The next case is a woman of forty-nine. She had had severe attacks. of pain in. the left side for twenty years. She was admitted to the hospital with a temperature of 103°, very severe pain and marked tenderness in the left loin and a clear urine. I saw her one Saturday night, and palpation revealed very rigid abdominal muscles and much "pain in her left side. I noted that she had a clear urine. I decided to cystoscope. her in the morning and put in a catheter for drainage as I felt that she had a closed, infected left kidney. In the morning her urine was loaded with pus. Her temperature was normal. Cystoscopy revealed two urethral orifices on the right side. There was one on the left, but in doing a pyelogram we saw two things (fig. 13), a« kidney shadow too large for the pelvis and another ureter partly outlined beginning lower down. This was due to the fact that the sodium iodide refluxed up the branching ureter. I cut down on the left kidney. There were two ureters and two renal arteries. The upper half of the kidney was a mere shell and the lower half was studded with abscesses and contained many stones. There was a small perinephritic abscess. The kidney was removed and the patient has enjoyed good health ever since.

Fig. 12. Complete unilateral duplication. Note the congenitally small upper pelvis (author’s case).


‘A man, aged twenty-nine, with diffuse upper abdominal pain. The history was of a gall bladder disturbance. The bismuth series and gall bladder visualization were normal. A bilateral pyelogram showed a normal right kidney and a partial duplication of the left, the ureter dividing at the pelvic brim. The lower pelvis was large and the upper quite rudimentary. Laparotomy revealed a. distinctly pathological gall bladder which was removed, and the patient has been well ever since.

I have met with one anomaly of the ureteral lumen.


Cystoscopy showed two ureteral orifices normal in position. Each time a peristaltic wave swept down the left ureter, the lower end expanded to the size ‘of a small grape. This was possibly a congenital stricture of the ureteral orifice. The orifice was snipped with

scissors and kept dilated, and, when last heard of, the patient was well.

Fig. 13. Complete duplication on the right side and a partial duplication on- the left. Note that the upper part of the left kidney apparently has no pelvis (author ’s case).

I have had no cases of anomalies of implantation. In this case the ureter may be split off with the rectum; it may retain its connection with the lower end of the Wolffian duct, and so be found in the posterior urethra, ejaculatory duct, seminal: vesicles, etc.

Persistent Urachus

Persistent urachus is the remains of the allantois, which in the embryo extends from the bladder upwards to the umbilical cord. In the adult it is represented by a small, solid cord of connective tissue extending from the umbilicus to the bladder. There are four classes: com plete, blind internal, blind external and blind or cystic.


We saw a woman recently with a persistent discharge from the navel. Pressure in the midline below expelled a lot of sero-purulent material. Exploration showed a sinus of about two inches long in the midline running towards the p-ubes. Whether this was a persistent urachus I am not willing to say, but its position and character resembled a patent urachus of the blind external type.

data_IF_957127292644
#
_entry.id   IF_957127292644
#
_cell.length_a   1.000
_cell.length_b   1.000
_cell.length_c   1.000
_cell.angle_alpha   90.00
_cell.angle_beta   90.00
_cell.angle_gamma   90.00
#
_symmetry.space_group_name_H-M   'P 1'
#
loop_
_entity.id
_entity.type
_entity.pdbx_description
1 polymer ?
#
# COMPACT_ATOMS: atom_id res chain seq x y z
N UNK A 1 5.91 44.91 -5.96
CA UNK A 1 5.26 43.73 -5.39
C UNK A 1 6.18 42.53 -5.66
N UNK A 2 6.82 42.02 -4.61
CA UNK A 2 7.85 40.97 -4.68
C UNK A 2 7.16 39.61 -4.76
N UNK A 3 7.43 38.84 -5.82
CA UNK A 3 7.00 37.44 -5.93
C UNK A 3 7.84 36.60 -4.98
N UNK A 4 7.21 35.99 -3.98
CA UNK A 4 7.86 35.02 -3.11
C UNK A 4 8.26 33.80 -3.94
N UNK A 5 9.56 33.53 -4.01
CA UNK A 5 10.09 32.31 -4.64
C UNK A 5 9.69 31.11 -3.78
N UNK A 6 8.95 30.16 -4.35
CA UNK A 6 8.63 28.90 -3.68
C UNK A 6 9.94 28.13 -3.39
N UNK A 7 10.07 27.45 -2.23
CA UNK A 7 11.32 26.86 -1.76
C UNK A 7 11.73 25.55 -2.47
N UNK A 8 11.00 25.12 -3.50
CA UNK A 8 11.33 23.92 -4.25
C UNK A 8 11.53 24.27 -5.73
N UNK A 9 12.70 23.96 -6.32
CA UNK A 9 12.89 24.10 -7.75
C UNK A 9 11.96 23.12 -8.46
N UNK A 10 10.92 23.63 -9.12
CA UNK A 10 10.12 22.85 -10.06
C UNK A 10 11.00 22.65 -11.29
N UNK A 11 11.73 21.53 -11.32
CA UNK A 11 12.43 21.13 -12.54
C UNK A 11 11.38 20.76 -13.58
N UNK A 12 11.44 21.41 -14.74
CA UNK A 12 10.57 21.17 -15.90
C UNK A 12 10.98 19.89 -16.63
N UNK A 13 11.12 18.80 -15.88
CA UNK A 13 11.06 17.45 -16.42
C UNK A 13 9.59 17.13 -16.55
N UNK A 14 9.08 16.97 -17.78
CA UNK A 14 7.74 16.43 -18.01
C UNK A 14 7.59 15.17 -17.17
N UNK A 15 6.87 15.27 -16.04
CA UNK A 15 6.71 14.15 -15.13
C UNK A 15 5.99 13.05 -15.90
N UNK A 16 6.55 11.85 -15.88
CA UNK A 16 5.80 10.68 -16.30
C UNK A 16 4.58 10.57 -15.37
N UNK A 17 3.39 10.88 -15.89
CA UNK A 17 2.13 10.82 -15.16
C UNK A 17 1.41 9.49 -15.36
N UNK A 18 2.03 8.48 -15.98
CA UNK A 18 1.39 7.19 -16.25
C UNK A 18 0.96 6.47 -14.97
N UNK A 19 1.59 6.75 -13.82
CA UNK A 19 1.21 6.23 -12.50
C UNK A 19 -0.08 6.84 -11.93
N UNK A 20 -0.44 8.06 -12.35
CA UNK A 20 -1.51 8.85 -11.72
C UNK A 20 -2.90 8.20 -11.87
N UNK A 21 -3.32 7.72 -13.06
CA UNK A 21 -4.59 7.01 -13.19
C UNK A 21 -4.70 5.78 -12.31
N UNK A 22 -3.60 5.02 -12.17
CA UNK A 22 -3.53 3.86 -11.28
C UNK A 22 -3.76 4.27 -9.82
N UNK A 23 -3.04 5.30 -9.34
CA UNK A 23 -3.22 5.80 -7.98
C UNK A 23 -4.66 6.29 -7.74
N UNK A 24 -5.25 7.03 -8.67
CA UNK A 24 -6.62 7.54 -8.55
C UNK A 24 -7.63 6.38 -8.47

Extroversion of the bladder is not common and is one of the most distressing congenital anomalies" seen in apparently otherwise normal children. In these cases the whole anterior wall of the bladder is absent and the posterior wall is pushed out through a congenital defect in the anterior abdominal wall. In many cases there is little but the trigone present. The ureteric orifices may be seen, and on watching for a few seconds one sees urine Spurting . at intervals from them. There are two types. first, complete. The whole anterior wall of the bladder is missing. The symphysis pubis is not united and the penis is epispadic, the urethra being represented by a shallow trough. Second, incomplete. Here only a portion of the bladder wall is absent. The pubes is united and the penis is normal. These anomalies are commonly associated with others. I have seen three cases of extroversion. Two were in the wards of the General Hospital. fig. 14, taken from Young ’s Urology, because of its clearness illustrates some

Fig. 14. Complete epispadias and extroversion of bladder. (Young).

of the point spoken of. The cause of extroversion of the bladder is unknown. There are seve eral theories. first, that it was due to some congenital obstruction lower down and the bladder simply bursts; second, that it is due to pathological ulceration of the anterior abdominal wall. One man believes that it is due to a persistent blastophore. Others think that it’ has something to do with mal-development of the cloacal membrane. Others believe that it is due to a failure of the mesodermic plates to unite in the midline. That it is a congenital defect in growth is certain.

THE URETHRA Congenrital obstmction.——The most common type is a simple epithelial occlusion of the meatus. Any portion of the urethra, however, may be occluded by a small epithelial plug.


A new-born baby. For the first thirty-six hours no urine was passed. ‘There was‘ an obstruction one em. up the urethra, and a stifl’ filiform bougie was passed through this. The child was admitted to the hospital and urine was passed freely several times in the next day. The child has been well since.

Congenital va’lves.—These occur in the posterior urethra and are of three types‘. They

Fig. 15. Congenital valve of the urethra, similar to the author ’s case. V

(Young). 226

are folds or duplications of the mucous membrane of the urethra, which, during urination, balloon out much as do the valves in veins, and thus preventturination. Dr. Spooner and I have met with an example of this type in a new-born. baby. The condition is best shown in fig. 15. It will b.e seen here that the valve lies below the verumontanum. The second type rises upwards from the verumontanum and its upper end is fastened inside the sphincter of the bladder. “f The third type is a disk‘-shaped valve, its outer-edge being attached to the whole circumference of the urethra, the ‘only means of urination being through a small hole in —the centre. if if 0